2 – Second set, tiebreaker. Federer had played a beautiful stretch to even the set after an early break. By the skin of his teeth, Nadal managed to avoid a second break and eke into the tiebreaker. But despite the backslide, he recovered to cut Roger off at the knees, taking the first four points on the way to winning the breaker 7-3.

3 – Fourth set, 0-0, Nadal serving down 0-40. Federer was riding another impressive stretch that earned him the third set. Now, in the fourth, Rafa looked lost and hopeless on his own serve. He was on the cusp of a match-altering reversal until he dug deep, saved all three break points, and managed an unlikely hold in the face of the Federer tidal wave.

These moments, small in the grand scheme, broadcast a crucial signal to the opponent – no matter how great you play, I cannot be broken. The missed opportunity clearly weighed on Federer. He won just one more game on the way to dropping the final set 6-1.


And even this record of tested mettle doesn’t tell Nadal's full story. There’s also the Paris crowd. McEnroe and Mary Carillo generously attributed their overwhelming support of Federer to his fluency in French, but the truth is that the Roland-Garros partisans have always been against Nadal.

He’s lost just once in his career in Paris, to Robin Soderling in 2009, and during that match the French threw their full support behind the Swede. Nadal’s coach, his uncle Toni, was so infuriated that he called the French ‘conceited’ and said they hated it when a Spaniard won. In fact, the record of the fans' dislike goes back to Rafa's first year, when play was actually stopped while the crowd booed an umpire who made a call favoring the teenager. Sunday, he earned only scattered applause on most of his points while Federer was cheered with throaty roars. Essentially, he won a road match.

There’s also the fact of his humility. It’s easy to call him a ‘warrior,’ with the aggressive style and the muscular frame, but the truth is he’s saddled by very human doubts. Earlier in the tournament, he told reporters frankly that he didn’t think he could win the tournament. In 2009, in the 5th-set of an epic Australian Open semifinal against Fernando Verdasco, the pressure was so intense that Nadal began to quietly cry on the court.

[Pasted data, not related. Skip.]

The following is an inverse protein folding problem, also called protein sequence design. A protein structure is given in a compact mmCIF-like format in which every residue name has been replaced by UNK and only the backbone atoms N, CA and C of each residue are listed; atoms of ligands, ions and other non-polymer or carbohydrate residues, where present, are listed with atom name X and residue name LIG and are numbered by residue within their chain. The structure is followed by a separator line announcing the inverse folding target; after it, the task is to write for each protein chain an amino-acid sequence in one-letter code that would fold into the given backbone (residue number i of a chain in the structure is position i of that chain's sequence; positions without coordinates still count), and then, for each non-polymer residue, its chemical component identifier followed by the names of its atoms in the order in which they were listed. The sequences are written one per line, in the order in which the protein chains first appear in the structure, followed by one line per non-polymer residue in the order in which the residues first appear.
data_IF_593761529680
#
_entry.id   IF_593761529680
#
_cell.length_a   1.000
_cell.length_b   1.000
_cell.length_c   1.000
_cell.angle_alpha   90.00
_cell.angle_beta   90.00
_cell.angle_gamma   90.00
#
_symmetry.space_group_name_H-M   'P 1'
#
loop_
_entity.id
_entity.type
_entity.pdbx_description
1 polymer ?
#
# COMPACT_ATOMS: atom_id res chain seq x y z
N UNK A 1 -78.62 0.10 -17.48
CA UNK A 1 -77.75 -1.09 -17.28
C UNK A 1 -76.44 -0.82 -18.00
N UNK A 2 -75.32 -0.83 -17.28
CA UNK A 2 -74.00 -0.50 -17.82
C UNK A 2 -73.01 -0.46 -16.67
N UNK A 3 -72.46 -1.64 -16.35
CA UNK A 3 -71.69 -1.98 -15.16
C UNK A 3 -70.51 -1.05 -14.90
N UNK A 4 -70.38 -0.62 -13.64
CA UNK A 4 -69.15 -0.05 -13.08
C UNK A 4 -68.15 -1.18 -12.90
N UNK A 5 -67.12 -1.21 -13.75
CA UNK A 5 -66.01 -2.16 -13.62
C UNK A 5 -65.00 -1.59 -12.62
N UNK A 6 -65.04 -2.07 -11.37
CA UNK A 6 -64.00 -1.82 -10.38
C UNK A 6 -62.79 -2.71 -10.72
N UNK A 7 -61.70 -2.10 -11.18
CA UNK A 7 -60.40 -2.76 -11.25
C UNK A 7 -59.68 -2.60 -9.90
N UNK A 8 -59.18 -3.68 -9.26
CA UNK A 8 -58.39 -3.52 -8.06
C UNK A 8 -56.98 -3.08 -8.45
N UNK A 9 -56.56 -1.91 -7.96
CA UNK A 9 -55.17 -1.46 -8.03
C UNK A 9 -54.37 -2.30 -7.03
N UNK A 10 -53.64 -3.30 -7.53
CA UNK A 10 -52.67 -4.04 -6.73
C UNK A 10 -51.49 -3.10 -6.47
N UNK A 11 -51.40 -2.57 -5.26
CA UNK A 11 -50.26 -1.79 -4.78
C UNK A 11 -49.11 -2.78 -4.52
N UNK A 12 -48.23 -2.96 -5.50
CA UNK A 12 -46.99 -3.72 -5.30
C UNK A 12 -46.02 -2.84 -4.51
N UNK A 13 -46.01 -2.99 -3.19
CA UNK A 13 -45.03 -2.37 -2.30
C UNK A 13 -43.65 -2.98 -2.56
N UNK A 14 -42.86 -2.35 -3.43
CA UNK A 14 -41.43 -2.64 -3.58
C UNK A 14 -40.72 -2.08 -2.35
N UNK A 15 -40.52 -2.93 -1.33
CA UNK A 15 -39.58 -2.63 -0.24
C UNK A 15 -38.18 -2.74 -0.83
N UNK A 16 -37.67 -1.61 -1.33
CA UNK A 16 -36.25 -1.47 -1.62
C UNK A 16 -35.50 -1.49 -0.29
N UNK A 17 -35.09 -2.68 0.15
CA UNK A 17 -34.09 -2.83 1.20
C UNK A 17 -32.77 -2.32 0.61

Unlike a stereotypical warrior, Nadal's success comes without an ironclad self-belief. He's never putting on a show- simplicity is the only display.


The odd paradox of Roger Federer is that although he’s widely considered the greatest tennis player of all time, it’s also true that he’s not the greatest player of his own time. That title belongs to Nadal, and it’s already too late in the game for the order to change.

Facing a hostile crowd, riddled with doubts, and flailing at times against the sporadic genius of Federer, Rafa still managed to win the points that mattered and raise his sixth Coupe de Mosquetaires. He’s carved his legacy from a toughness exceeding anything of its kind in the modern sports landscape.

But it’s a fortitude built on humanity. In 2009, crying to himself in the fifth against Verdasco, he ignored the nerves to win a five hour epic. The next day, he topped Federer in the final, and when that incredible performer cried his own tears on center court, Nadal put one arm around the shaking shoulders of his rival and spoke words of consolation.

When Rafa is gone- and in tennis, that day could come too soon- it's worth remembering the grace that went with the grit.